Tags

Type your tag names separated by a space and hit enter

A content analysis of e-mail communication between primary care providers and parents.
Pediatrics. 2005 May; 115(5):1283-8.Ped

Abstract

BACKGROUND

E-mail exchange between parents of patients and providers has been cited by the Institute of Medicine as an important aspect of contemporary medicine; however, we are unaware of any data describing actual exchanges.

OBJECTIVE

The purpose of this study was to evaluate the content of e-mails between providers and parents of patients in pediatric primary care, as well as parent attitudes about e-mail.

DESIGN/METHODS

Over a 6-week period, all e-mail exchanges between 2 primary care pediatricians and their patients' parents were evaluated and coded. An exchange was defined as the e-mails between parent and primary care provider about a single inquiry. Parents also completed a questionnaire regarding this service.

RESULTS

Of 55 parents, 54 (98%) agreed to have their e-mails with their pediatrician reviewed. The 54 parents generated 81 e-mail exchanges; 86% required only 1 e-mail response from the pediatrician, and the other 14% required an average of 1.9 responses. E-mail inquiries were all for nonacute issues (as judged by S.G.A.) and included inquiries about a medical question (n = 43), medical update (n = 20), subspecialty evaluation (n = 9), and administrative issue (n = 9). The 81 exchanges resulted in 9 appointments, 21 phone calls, 4 subspecialty referrals, 34 prescriptions or recommendations for over-the-counter medications, 11 administrative tasks, and 1 radiograph. Of 91 pediatrician-generated e-mails, 39% were sent during the workday (9 am to 5 pm, Monday to Friday), 44% were sent on weeknights, and 17% were sent on weekends. During the study period, the 2 physicians estimated an average of 30 minutes/day spent responding to e-mail. Of the 54 parents, 45 (83%) returned the survey; 93% were mothers and 86% had completed college. Ninety-eight percent were very satisfied with their e-mail experience with their pediatrician. Although 80% felt that all pediatricians should use e-mail to communicate with parents and 65% stated they would be more likely to choose a pediatrician based on access by e-mail, 63% were unwilling to pay for access.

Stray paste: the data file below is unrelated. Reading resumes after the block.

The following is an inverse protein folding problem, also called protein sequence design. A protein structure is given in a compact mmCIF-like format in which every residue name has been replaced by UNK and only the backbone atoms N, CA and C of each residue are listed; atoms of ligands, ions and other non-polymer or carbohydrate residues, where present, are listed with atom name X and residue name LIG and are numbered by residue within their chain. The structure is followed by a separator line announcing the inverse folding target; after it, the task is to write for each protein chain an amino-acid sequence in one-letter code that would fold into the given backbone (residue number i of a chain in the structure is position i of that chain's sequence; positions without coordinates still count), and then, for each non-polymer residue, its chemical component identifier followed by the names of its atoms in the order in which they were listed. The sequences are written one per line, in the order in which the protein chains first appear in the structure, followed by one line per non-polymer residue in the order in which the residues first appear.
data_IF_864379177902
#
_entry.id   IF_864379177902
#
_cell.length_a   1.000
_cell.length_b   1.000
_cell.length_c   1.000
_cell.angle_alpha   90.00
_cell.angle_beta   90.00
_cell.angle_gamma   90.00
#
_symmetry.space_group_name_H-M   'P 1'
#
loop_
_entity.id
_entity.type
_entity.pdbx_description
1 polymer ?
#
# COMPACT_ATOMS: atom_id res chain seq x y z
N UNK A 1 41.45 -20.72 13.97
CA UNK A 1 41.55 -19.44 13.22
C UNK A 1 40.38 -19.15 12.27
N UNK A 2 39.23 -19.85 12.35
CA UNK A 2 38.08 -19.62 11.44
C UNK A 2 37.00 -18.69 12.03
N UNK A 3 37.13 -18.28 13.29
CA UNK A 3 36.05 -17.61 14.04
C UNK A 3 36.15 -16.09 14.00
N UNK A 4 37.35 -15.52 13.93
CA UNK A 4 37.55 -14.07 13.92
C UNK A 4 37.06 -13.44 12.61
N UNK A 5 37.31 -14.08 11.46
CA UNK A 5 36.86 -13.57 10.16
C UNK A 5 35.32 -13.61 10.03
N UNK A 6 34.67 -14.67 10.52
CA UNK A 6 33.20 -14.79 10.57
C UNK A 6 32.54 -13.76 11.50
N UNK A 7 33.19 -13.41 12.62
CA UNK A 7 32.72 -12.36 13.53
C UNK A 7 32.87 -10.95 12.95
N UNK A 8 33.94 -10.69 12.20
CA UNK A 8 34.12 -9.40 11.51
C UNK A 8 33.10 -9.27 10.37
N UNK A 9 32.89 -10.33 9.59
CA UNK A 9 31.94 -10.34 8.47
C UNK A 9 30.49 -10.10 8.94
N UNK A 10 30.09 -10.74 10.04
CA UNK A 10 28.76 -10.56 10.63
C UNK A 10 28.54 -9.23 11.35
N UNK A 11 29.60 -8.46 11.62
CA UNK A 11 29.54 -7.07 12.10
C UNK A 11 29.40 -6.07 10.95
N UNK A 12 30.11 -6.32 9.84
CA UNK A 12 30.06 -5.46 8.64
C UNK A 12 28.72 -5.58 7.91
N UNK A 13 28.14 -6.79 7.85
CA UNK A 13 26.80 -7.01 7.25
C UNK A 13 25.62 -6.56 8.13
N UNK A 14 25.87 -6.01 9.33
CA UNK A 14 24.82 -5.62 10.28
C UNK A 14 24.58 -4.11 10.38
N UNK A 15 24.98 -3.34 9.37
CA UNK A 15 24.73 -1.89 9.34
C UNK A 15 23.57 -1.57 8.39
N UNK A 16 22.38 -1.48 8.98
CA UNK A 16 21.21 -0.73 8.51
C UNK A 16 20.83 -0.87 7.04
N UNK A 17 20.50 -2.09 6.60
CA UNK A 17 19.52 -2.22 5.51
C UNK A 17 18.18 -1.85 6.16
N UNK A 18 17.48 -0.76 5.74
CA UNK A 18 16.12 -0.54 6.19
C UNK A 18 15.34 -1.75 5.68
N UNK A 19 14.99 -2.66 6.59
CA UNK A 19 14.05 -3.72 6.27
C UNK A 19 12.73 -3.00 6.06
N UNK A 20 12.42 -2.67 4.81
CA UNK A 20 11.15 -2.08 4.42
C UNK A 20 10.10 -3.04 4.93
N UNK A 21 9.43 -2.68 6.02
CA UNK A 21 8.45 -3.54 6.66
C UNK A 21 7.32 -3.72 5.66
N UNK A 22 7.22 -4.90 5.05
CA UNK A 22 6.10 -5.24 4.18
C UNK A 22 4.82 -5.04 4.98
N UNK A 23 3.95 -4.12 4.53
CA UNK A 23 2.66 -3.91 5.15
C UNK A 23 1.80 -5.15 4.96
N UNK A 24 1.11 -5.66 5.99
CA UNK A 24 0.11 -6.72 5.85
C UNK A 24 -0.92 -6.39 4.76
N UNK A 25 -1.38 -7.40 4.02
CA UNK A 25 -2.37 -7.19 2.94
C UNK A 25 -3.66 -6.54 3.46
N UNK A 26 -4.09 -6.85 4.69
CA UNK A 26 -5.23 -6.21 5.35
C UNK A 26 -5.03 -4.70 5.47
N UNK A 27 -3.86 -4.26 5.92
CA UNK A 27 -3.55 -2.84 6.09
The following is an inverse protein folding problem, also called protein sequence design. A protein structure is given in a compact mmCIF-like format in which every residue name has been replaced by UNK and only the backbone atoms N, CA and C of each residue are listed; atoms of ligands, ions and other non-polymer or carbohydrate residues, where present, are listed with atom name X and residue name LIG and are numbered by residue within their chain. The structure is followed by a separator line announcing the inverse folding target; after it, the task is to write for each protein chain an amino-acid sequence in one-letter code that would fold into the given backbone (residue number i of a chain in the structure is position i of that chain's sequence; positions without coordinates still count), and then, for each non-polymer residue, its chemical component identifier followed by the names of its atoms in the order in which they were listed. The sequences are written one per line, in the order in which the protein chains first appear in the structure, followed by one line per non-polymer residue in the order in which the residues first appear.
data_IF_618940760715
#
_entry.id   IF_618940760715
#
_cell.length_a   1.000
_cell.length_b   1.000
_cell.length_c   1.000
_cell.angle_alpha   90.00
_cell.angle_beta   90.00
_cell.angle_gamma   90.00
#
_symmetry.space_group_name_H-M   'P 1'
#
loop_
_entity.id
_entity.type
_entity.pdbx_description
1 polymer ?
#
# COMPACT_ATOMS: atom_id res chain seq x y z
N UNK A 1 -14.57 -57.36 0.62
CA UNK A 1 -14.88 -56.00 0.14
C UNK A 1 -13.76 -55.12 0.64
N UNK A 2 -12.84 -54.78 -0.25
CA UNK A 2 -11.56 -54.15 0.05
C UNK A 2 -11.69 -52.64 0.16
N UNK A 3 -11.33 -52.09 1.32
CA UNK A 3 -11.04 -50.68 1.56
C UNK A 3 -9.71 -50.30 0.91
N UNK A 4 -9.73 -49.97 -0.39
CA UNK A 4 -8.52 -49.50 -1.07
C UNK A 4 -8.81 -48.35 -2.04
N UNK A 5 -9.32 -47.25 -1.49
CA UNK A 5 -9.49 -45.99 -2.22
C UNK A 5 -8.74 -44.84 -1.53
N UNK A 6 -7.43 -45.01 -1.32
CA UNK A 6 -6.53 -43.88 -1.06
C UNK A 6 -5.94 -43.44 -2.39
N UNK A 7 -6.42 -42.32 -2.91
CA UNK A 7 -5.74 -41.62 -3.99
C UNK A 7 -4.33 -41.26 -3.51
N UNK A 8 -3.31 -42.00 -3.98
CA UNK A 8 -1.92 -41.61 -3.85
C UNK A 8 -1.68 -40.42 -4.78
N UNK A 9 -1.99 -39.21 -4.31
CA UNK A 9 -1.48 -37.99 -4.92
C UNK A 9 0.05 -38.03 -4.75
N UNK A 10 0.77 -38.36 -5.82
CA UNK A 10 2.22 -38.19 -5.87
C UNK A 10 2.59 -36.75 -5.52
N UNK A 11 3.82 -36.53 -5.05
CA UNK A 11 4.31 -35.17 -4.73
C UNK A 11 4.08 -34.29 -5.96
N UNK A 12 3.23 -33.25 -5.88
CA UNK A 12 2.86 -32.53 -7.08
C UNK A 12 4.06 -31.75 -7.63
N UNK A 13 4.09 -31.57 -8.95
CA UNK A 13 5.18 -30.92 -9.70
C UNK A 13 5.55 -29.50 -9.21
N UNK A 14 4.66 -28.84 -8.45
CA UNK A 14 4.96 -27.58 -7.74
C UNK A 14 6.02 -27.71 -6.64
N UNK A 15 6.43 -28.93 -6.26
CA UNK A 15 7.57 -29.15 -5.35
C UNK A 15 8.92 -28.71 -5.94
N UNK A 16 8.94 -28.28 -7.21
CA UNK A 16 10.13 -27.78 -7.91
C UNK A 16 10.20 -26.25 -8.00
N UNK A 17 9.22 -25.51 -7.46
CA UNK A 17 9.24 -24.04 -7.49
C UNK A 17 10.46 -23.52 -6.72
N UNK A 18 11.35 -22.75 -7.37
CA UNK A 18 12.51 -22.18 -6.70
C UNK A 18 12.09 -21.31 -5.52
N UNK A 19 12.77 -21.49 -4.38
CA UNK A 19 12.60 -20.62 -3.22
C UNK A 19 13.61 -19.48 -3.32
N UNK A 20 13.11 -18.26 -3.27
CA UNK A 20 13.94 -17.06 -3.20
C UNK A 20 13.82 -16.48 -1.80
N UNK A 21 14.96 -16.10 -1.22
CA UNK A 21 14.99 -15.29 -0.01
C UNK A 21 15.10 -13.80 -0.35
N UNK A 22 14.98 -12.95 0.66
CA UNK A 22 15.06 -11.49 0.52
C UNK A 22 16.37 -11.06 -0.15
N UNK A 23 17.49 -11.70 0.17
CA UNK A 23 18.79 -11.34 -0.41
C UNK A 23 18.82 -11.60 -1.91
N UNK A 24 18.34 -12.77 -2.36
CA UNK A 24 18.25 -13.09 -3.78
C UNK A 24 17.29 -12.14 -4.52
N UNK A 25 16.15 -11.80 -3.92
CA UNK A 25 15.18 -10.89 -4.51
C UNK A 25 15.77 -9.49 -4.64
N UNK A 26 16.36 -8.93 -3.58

CONCLUSIONS

This is the first study to describe actual e-mail exchange between parents and their providers. Exchanges seem to be different from those generated by the telephone, with more e-mails related to medical versus administrative issues and more resulting in office visits. Approximately 1 in 4 exchanges result in multiple e-mails back and forth between parent and provider. Parents who have actually exchanged e-mails with their providers overwhelmingly endorse it, although they are reluctant to pay for it.

Authors+Show Affiliations

Division of General Pediatrics, Boston University School of Medicine, Boston, Massachusetts, USA. shikha.anand@bmc.orgNo affiliation info availableNo affiliation info availableNo affiliation info availableNo affiliation info available

Pub Type(s)

Journal Article
Research Support, N.I.H., Extramural
Research Support, U.S. Gov't, P.H.S.

Language

eng

PubMed ID

15867036

Citation

Anand, Shikha G., et al. "A Content Analysis of E-mail Communication Between Primary Care Providers and Parents." Pediatrics, vol. 115, no. 5, 2005, pp. 1283-8.
Anand SG, Feldman MJ, Geller DS, et al. A content analysis of e-mail communication between primary care providers and parents. Pediatrics. 2005;115(5):1283-8.